Think "The Mask", starring Jim Carrey and Cameron Diaz, and you have the story of "Shadow Lady", aka. Aimee. Still, I'll go through the basics of the story, before we get down to the art and the pros and cons of this manga series.
Aimee, a shy and timid girl, gets her hands on a magic eye-shadow compact from the demon world. Applying the eye-shadow turns Aimee into a powerful, sexy and scantily-clad mischief monger. She creates havoc on the city roads, turns to petty thievery and generally makes life miserable for the Grey city police department, whose chief goes into fits of rage at the very mention of the Shadow Lady. End of the day, both Shadow Lady and Aimee, her alter ego, are competing for the love and affections of Bright, a handsome young cop. Not to mention fighting for their lives with some terrifying demons.
Shadow Lady, written and sketched by Masakazu Katsura, is remarkable not only for it's well fleshed out characters and superbly drawn backgrounds, but also as the basis for a very interesting and gripping plot.
The features of the characters are quite pleasing and Katsura's emphasis on keeping his women nearly naked certainly helps to maintain the level of interest. Also notable is the heavy influence of the Batman comics throughout the series, including in the use of Shadow Ladyís side-kick and the city background, which closely resembles Batmanís Gotham city.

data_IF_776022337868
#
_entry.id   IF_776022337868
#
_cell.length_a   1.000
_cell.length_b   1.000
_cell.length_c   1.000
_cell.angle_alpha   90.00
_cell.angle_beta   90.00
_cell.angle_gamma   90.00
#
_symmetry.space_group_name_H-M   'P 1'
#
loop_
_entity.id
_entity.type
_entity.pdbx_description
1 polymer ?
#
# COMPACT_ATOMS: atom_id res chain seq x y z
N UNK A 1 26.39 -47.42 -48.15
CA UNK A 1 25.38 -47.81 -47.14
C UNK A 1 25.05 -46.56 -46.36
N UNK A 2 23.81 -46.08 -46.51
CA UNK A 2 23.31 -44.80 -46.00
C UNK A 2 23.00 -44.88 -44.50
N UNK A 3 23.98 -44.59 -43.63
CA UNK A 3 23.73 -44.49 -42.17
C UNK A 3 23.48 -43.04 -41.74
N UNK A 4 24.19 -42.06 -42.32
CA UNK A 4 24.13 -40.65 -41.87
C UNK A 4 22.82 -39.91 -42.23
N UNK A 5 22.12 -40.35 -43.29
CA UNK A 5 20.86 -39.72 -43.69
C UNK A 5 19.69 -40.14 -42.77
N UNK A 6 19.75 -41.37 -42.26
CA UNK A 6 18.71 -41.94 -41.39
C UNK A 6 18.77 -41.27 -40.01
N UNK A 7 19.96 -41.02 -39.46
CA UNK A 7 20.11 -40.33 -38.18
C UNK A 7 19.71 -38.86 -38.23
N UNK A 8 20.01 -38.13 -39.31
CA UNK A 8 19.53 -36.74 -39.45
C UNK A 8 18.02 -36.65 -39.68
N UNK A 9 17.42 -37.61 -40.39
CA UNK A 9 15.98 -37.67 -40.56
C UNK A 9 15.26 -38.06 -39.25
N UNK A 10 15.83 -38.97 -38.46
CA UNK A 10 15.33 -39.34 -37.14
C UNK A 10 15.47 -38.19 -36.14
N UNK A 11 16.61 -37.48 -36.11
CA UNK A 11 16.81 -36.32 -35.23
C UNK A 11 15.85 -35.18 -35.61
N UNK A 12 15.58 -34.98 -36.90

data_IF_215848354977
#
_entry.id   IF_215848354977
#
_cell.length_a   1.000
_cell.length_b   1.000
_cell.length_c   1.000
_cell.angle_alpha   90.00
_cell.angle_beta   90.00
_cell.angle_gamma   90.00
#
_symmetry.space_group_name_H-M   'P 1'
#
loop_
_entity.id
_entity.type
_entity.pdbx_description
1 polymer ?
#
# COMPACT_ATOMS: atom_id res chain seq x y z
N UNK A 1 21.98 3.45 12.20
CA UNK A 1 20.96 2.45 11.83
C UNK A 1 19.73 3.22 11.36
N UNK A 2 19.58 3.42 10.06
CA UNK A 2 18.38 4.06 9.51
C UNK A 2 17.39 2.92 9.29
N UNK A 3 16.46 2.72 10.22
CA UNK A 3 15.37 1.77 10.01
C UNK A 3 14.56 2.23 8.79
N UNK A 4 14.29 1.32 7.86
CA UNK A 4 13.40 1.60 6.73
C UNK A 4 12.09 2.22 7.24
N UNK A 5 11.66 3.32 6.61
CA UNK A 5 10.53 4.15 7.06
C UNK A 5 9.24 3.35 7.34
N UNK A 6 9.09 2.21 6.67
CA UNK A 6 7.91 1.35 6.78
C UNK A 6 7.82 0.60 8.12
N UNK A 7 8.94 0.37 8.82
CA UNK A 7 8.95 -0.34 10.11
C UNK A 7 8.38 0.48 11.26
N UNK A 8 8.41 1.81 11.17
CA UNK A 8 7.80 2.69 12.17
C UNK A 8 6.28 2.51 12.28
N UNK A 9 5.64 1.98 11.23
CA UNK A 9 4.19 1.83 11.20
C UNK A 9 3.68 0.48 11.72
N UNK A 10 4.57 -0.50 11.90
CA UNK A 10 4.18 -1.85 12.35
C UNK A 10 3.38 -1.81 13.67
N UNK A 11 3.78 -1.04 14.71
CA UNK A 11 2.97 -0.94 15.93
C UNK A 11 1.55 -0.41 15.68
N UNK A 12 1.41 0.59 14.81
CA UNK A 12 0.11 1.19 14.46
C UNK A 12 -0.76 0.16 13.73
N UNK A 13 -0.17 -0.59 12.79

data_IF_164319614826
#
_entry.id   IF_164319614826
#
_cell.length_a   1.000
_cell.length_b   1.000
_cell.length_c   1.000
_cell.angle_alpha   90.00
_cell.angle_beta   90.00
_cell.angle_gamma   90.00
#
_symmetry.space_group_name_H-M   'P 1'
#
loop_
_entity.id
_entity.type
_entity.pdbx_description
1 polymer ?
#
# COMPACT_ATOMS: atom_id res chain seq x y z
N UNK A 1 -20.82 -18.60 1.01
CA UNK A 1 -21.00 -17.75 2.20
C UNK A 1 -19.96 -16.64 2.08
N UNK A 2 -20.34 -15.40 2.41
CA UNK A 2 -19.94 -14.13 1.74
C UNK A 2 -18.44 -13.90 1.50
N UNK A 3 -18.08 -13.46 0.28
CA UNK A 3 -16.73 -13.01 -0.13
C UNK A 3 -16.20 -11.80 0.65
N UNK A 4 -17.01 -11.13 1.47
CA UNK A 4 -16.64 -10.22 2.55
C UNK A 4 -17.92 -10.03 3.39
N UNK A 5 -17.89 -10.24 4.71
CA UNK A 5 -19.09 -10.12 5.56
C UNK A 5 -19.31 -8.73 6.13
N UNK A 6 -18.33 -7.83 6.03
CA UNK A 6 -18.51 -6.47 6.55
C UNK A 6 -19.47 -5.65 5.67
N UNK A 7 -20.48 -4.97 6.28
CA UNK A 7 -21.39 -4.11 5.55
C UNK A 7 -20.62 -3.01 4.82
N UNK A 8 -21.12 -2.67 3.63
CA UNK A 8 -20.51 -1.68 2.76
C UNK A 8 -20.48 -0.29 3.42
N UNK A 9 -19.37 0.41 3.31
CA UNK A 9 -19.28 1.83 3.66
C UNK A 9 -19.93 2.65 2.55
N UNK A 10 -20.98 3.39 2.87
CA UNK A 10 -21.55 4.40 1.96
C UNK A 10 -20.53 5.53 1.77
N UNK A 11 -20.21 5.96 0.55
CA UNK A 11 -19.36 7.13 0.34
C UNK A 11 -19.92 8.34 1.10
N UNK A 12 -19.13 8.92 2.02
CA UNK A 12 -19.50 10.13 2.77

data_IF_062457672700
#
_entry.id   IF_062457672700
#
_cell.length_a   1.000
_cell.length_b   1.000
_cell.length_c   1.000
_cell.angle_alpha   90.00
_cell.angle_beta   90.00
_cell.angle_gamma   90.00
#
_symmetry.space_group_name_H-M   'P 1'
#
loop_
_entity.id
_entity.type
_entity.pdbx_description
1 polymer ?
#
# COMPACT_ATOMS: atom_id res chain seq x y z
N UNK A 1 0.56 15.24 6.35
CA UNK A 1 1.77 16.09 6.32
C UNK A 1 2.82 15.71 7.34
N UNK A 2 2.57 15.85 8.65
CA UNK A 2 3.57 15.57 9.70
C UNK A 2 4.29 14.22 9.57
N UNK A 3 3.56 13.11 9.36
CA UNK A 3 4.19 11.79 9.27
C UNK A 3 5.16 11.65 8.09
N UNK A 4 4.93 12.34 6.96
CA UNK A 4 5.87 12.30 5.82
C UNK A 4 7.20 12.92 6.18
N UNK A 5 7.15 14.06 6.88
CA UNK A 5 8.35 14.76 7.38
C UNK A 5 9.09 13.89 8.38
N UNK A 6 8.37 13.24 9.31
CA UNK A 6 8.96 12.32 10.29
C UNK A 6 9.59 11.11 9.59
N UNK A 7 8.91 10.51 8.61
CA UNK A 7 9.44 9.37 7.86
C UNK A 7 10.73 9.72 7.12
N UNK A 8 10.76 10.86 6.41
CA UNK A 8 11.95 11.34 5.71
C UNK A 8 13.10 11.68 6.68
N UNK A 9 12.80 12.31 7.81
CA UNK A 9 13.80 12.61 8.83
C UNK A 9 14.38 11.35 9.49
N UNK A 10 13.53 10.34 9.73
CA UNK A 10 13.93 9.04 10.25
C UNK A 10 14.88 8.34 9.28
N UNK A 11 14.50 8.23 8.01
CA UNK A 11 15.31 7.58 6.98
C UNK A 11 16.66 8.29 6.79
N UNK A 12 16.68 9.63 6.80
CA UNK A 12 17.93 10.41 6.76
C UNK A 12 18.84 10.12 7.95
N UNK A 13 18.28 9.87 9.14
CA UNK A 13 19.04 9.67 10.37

Due to a sudden decision by the publishers to cancel the series, the end turns out to be highly compressed and not quite the way you want it to. Still, when you see two shadows flitting across the moon (another ruse lifted straight out the Batman comics), symbolizing the return of the Shadow Lady after her untimely petrification, it leaves one hoping for more. And more there was, in the form of "Shadow Lady : Another World". But thatís another story.
As far as this Shadow Lady is concerned, it has to be said that this is a masterpiece from Katsura. Question is - is it so gripping and interesting because it has only 3 volumes? As opposed to a long-running series with 25 volumes? The best ideas and depictions flowing out of Katsura's caricature of Shadow Lady are packed in close together, giving it a feel and look of being near perfect.
Whatever the reason, this manga series is eminently watchable and entertaining, with a coherent storyline, pleasing artwork and liberal doses of humor and near-nudity.
Shadow Lady was originally published in 1995 by Shueisha and later translated into English by Dark Horse Comics.
Shadow Lady consists of the below 3 volumes: